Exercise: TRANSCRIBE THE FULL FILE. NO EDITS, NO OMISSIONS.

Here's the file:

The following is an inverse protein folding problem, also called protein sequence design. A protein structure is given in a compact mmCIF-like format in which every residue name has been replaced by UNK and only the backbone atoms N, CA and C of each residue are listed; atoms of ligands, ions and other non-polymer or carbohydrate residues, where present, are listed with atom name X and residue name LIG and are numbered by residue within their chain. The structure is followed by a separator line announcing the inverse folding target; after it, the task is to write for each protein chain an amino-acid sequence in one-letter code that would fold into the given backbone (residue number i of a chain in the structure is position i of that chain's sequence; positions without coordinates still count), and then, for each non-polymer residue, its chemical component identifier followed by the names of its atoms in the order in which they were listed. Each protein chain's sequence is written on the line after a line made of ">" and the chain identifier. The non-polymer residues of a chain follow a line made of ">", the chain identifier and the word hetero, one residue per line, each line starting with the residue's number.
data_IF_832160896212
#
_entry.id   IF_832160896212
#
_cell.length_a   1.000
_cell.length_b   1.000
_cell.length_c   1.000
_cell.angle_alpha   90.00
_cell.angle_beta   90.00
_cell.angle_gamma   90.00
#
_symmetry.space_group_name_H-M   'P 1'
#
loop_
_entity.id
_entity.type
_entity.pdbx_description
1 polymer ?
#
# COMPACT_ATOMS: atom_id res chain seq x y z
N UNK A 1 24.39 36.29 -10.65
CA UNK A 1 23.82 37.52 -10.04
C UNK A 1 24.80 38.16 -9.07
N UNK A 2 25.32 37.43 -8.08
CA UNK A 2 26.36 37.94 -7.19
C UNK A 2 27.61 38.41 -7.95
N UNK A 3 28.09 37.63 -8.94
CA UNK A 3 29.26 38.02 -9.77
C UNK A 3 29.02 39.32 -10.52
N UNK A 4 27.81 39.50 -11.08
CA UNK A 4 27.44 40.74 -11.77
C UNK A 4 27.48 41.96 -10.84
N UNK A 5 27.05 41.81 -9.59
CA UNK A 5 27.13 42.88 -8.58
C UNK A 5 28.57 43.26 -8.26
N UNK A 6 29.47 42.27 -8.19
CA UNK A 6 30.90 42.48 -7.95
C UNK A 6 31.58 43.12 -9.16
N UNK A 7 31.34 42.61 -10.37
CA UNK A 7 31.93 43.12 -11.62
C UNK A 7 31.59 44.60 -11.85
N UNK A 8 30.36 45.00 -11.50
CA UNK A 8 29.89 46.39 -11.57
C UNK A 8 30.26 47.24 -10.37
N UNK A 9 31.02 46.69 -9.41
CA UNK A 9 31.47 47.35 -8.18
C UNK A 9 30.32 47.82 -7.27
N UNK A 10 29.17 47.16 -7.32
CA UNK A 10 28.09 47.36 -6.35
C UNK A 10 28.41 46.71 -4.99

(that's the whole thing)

The following is an inverse protein folding problem, also called protein sequence design. A protein structure is given in a compact mmCIF-like format in which every residue name has been replaced by UNK and only the backbone atoms N, CA and C of each residue are listed; atoms of ligands, ions and other non-polymer or carbohydrate residues, where present, are listed with atom name X and residue name LIG and are numbered by residue within their chain. The structure is followed by a separator line announcing the inverse folding target; after it, the task is to write for each protein chain an amino-acid sequence in one-letter code that would fold into the given backbone (residue number i of a chain in the structure is position i of that chain's sequence; positions without coordinates still count), and then, for each non-polymer residue, its chemical component identifier followed by the names of its atoms in the order in which they were listed. Each protein chain's sequence is written on the line after a line made of ">" and the chain identifier. The non-polymer residues of a chain follow a line made of ">", the chain identifier and the word hetero, one residue per line, each line starting with the residue's number.
data_IF_832160896212
#
_entry.id   IF_832160896212
#
_cell.length_a   1.000
_cell.length_b   1.000
_cell.length_c   1.000
_cell.angle_alpha   90.00
_cell.angle_beta   90.00
_cell.angle_gamma   90.00
#
_symmetry.space_group_name_H-M   'P 1'
#
loop_
_entity.id
_entity.type
_entity.pdbx_description
1 polymer ?
#
# COMPACT_ATOMS: atom_id res chain seq x y z
N UNK A 1 24.39 36.29 -10.65
CA UNK A 1 23.82 37.52 -10.04
C UNK A 1 24.80 38.16 -9.07
N UNK A 2 25.32 37.43 -8.08
CA UNK A 2 26.36 37.94 -7.19
C UNK A 2 27.61 38.41 -7.95
N UNK A 3 28.09 37.63 -8.94
CA UNK A 3 29.26 38.02 -9.77
C UNK A 3 29.02 39.32 -10.52
N UNK A 4 27.81 39.50 -11.08
CA UNK A 4 27.44 40.74 -11.77
C UNK A 4 27.48 41.96 -10.84
N UNK A 5 27.05 41.81 -9.59
CA UNK A 5 27.13 42.88 -8.58
C UNK A 5 28.57 43.26 -8.26
N UNK A 6 29.47 42.27 -8.19
CA UNK A 6 30.90 42.48 -7.95
C UNK A 6 31.58 43.12 -9.16
N UNK A 7 31.34 42.61 -10.37
CA UNK A 7 31.93 43.12 -11.62
C UNK A 7 31.59 44.60 -11.85
N UNK A 8 30.36 45.00 -11.50
CA UNK A 8 29.89 46.39 -11.57
C UNK A 8 30.26 47.24 -10.37
N UNK A 9 31.02 46.69 -9.41
CA UNK A 9 31.47 47.35 -8.18
C UNK A 9 30.32 47.82 -7.27
N UNK A 10 29.17 47.16 -7.32
CA UNK A 10 28.09 47.36 -6.35
C UNK A 10 28.41 46.71 -4.99